Tuesday, 29 January 2008

Are you ever going to go, or what?

"When," I hear you say, "are you going to get off your soggy backsides and actually travel somewhere?"

Well, dear reader, the time is near.

We got up early (for us) today and set about breaking camp for the first time since we moved out of our flat. A wholly pleasurable experience, since there was relatively little wind to accompany the downpour. It seems that we didn't have as much of our "stuff" stowed as we thought we did and that, combined with getting the two rabbits ready for the road (did I mention we had two house rabbits? No? Maybe that's a story for another day...) meant that the whole process took a lot longer than we expected. Still, we were on the road by noon(ish) and heading for Tebay to get the awning fitted at Airstream HQ. Immediately things didn't feel quite right. The trailer felt heavy (I know we didn't overload it because I had the joy of weighing everything we put in it) and the car was having to work very hard to tug the beast. I stopped at the first lay-by and had a look around. All four brake drums on the trailer were hot. Very hot. After a moments worry to check everything (which way is the handbrake lever supposed to go?), we set off again. Still not right. A quick call to Airstream from the next lay-by and John was on his way up to meet us near Penrith. By the time he'd got there, the brakes were free and the brake drums were cold again. I felt like a bit of an arse, but I've still got the burned fingers from checking the drums, so I wasn't making it up. Honest.

We made it to Tebay (after a thoroughly unpleasant drive with strong crosswinds and heavy rain), where John set about fitting the awning. Not a huge job, but not something I would have liked to try on a wet and windy campsite. Michael had the coffee ready for us and showed us around the latest additions to the workshop. There was a Dutch trailer having a couple of panels replaced (note to self: don't hit anything...) and an empty shell of a 532, bound for Germany to be towed by a mini of all things!!! Michael also suggested that we didn't bother going all the way back to Keswick (cf. weather...) but stayed here in the yard outside the workshop. After a very small amount of umming and ahing, we agreed to stay. We did, however, have to get back to Keswick anyway - we'd left the bikes in the barn at the campsite, and hadn't paid the farmer for the stay (an excellent old couple, and the Caravan Clubs oldest CL). So off we sped, through the rain and wind (with only one wiper - I hit a pheasant yesterday and snapped a wiper clean off. The pheasant didn't fare too well either) to carry out a quick, commando style exit from Keswick. It turned out more like a Gulf War exit - Lots of promise, but it never actually happens. After terrible traffic and a few too many errands, it was nearly 6pm by the time we back to Tebay. Michael, bless him, had stayed late to let us through the gate and give us a key.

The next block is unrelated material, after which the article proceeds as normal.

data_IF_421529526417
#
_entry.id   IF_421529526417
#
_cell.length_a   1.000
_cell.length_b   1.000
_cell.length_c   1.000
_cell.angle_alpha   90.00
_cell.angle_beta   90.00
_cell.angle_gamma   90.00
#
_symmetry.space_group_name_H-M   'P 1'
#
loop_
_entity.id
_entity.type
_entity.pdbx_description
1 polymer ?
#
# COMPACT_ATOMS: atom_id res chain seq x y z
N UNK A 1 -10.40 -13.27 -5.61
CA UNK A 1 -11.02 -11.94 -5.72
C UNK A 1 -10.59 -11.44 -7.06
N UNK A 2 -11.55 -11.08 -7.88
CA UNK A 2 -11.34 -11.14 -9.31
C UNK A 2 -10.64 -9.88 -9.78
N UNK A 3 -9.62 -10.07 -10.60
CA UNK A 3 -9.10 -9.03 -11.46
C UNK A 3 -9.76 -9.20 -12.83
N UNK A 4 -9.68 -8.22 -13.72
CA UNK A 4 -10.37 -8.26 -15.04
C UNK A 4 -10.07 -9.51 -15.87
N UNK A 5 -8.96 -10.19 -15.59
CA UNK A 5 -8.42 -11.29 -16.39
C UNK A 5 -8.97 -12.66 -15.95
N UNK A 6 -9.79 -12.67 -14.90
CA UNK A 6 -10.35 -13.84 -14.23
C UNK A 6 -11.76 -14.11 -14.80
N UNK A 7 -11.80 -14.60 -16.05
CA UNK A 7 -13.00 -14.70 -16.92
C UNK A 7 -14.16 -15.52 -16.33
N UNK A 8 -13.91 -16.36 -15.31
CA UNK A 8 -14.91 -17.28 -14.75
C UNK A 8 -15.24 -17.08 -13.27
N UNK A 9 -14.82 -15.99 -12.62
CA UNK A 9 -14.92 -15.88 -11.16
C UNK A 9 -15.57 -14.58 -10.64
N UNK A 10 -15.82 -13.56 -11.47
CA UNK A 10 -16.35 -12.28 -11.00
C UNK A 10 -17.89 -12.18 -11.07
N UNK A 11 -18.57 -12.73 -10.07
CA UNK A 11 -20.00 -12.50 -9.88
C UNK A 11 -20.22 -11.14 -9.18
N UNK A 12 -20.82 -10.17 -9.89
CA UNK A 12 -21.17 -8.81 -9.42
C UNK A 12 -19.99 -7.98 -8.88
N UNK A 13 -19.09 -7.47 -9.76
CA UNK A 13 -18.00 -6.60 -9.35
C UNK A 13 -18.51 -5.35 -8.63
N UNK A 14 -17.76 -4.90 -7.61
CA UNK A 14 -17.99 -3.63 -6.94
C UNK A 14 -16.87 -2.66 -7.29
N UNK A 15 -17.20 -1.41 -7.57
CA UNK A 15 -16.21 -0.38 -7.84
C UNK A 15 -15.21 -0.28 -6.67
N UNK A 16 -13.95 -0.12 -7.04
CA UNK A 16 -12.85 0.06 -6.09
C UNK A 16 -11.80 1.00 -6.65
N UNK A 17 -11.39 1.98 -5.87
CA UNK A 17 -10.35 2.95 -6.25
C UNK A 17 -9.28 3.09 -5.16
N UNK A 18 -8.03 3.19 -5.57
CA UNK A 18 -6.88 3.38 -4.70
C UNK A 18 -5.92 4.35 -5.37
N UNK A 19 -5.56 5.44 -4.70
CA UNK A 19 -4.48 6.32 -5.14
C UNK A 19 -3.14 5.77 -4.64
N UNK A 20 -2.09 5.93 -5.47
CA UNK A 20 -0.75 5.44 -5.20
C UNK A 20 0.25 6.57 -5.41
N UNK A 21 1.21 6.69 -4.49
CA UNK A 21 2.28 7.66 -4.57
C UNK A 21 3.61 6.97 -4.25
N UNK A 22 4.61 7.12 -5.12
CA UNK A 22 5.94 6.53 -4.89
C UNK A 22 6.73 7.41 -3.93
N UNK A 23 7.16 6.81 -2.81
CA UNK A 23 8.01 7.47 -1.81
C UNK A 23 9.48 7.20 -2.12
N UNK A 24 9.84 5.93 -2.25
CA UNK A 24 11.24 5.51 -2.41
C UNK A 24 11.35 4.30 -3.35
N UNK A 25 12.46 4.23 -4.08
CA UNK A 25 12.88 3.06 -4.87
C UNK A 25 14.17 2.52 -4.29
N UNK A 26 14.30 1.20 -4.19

So there we were, in Tebay. What happens in Tebay on a Tuesday night I hear you ask? Bugger all, as it happens. But we did manage (after a 15 minute trek) to find a pub that was open and still serving food. I heartily recommend the "Barnaby Rudge" to all visitors. It's a place that has definitely seen better days, and was probably once a very up-market inn. Today, it was sad. When we walked in, the clientele doubled in size. The food was, shall we say, interesting. I ordered the veggie Kiev. Sadly, however, they were out of Kievs, so I changed my order to the veggie lasagne. Fifteen minutes later a meat lasagne arrived. I alerted the landlord to the problem, but as there were no more veggie lasagne portions left, I had the option of either a spinach and cheese cannelloni or a Tuscan three-bean crunch. I opted for the cannelloni, so fifteen minutes later the three-bean crunch arrived. That's what I call service - I managed to get through the entire vegetarian menu in one evening. Splendid.

The beer, however, was excellent (Old Faithful from Tirril Brewery near Penrith). After a few pints of that, all was well with the world and we sauntered happily back to the trailer.

Tomorrow we've planned a quick trip to Settle to have the Landrover looked at. There's a problem with the wing mirrors (and a broken wiper), and once that is sorted, we have our sights set on the sunny South. Apparently it can go for hours without raining down there. I'm not sure I believe it, but I'll let you know when we get there.